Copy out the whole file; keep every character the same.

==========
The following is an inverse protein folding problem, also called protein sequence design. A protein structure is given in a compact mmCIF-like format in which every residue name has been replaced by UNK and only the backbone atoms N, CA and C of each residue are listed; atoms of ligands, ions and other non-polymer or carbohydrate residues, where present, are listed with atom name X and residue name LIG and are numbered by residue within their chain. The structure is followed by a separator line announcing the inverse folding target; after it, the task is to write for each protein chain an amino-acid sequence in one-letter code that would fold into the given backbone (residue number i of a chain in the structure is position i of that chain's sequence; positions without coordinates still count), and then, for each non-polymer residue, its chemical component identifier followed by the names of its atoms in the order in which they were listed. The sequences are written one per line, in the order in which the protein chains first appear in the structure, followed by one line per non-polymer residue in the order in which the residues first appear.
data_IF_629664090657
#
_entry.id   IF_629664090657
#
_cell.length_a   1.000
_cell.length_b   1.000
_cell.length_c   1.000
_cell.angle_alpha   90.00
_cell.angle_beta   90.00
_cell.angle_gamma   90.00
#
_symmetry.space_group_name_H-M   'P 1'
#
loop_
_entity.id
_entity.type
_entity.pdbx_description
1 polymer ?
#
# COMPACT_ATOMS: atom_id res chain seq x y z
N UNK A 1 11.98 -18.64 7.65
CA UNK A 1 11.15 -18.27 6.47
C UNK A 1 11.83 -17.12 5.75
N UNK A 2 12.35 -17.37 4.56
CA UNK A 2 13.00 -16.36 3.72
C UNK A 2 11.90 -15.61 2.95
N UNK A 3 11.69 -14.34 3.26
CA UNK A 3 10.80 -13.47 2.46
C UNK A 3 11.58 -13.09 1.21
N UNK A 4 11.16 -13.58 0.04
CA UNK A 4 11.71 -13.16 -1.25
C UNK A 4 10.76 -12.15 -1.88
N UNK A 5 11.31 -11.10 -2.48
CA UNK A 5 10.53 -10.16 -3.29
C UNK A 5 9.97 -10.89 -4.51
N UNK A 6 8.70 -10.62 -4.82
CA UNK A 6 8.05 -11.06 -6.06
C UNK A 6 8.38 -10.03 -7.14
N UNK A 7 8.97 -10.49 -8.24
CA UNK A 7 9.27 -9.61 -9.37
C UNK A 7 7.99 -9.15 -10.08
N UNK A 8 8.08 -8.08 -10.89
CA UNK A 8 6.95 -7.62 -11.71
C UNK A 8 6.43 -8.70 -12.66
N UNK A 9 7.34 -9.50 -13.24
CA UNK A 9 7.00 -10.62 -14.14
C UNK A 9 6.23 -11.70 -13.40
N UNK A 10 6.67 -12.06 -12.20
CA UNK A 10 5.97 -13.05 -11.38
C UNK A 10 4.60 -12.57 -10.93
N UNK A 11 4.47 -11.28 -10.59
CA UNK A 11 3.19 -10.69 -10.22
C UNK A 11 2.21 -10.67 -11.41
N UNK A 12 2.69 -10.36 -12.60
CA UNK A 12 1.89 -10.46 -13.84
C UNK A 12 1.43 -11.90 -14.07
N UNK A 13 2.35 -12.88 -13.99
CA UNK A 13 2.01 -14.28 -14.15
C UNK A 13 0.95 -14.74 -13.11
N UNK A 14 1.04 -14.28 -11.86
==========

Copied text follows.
The following is an inverse protein folding problem, also called protein sequence design. A protein structure is given in a compact mmCIF-like format in which every residue name has been replaced by UNK and only the backbone atoms N, CA and C of each residue are listed; atoms of ligands, ions and other non-polymer or carbohydrate residues, where present, are listed with atom name X and residue name LIG and are numbered by residue within their chain. The structure is followed by a separator line announcing the inverse folding target; after it, the task is to write for each protein chain an amino-acid sequence in one-letter code that would fold into the given backbone (residue number i of a chain in the structure is position i of that chain's sequence; positions without coordinates still count), and then, for each non-polymer residue, its chemical component identifier followed by the names of its atoms in the order in which they were listed. The sequences are written one per line, in the order in which the protein chains first appear in the structure, followed by one line per non-polymer residue in the order in which the residues first appear.
data_IF_629664090657
#
_entry.id   IF_629664090657
#
_cell.length_a   1.000
_cell.length_b   1.000
_cell.length_c   1.000
_cell.angle_alpha   90.00
_cell.angle_beta   90.00
_cell.angle_gamma   90.00
#
_symmetry.space_group_name_H-M   'P 1'
#
loop_
_entity.id
_entity.type
_entity.pdbx_description
1 polymer ?
#
# COMPACT_ATOMS: atom_id res chain seq x y z
N UNK A 1 11.98 -18.64 7.65
CA UNK A 1 11.15 -18.27 6.47
C UNK A 1 11.83 -17.12 5.75
N UNK A 2 12.35 -17.37 4.56
CA UNK A 2 13.00 -16.36 3.72
C UNK A 2 11.90 -15.61 2.95
N UNK A 3 11.69 -14.34 3.26
CA UNK A 3 10.80 -13.47 2.46
C UNK A 3 11.58 -13.09 1.21
N UNK A 4 11.16 -13.58 0.04
CA UNK A 4 11.71 -13.16 -1.25
C UNK A 4 10.76 -12.15 -1.88
N UNK A 5 11.31 -11.10 -2.48
CA UNK A 5 10.53 -10.16 -3.29
C UNK A 5 9.97 -10.89 -4.51
N UNK A 6 8.70 -10.62 -4.82
CA UNK A 6 8.05 -11.06 -6.06
C UNK A 6 8.38 -10.03 -7.14
N UNK A 7 8.97 -10.49 -8.24
CA UNK A 7 9.27 -9.61 -9.37
C UNK A 7 7.99 -9.15 -10.08
N UNK A 8 8.08 -8.08 -10.89
CA UNK A 8 6.95 -7.62 -11.71
C UNK A 8 6.43 -8.70 -12.66
N UNK A 9 7.34 -9.50 -13.24
CA UNK A 9 7.00 -10.62 -14.14
C UNK A 9 6.23 -11.70 -13.40
N UNK A 10 6.67 -12.06 -12.20
CA UNK A 10 5.97 -13.05 -11.38
C UNK A 10 4.60 -12.57 -10.93
N UNK A 11 4.47 -11.28 -10.59
CA UNK A 11 3.19 -10.69 -10.22
C UNK A 11 2.21 -10.67 -11.41
N UNK A 12 2.69 -10.36 -12.60
CA UNK A 12 1.89 -10.46 -13.84
C UNK A 12 1.43 -11.90 -14.07
N UNK A 13 2.35 -12.88 -13.99
CA UNK A 13 2.01 -14.28 -14.15
C UNK A 13 0.95 -14.74 -13.11
N UNK A 14 1.04 -14.28 -11.86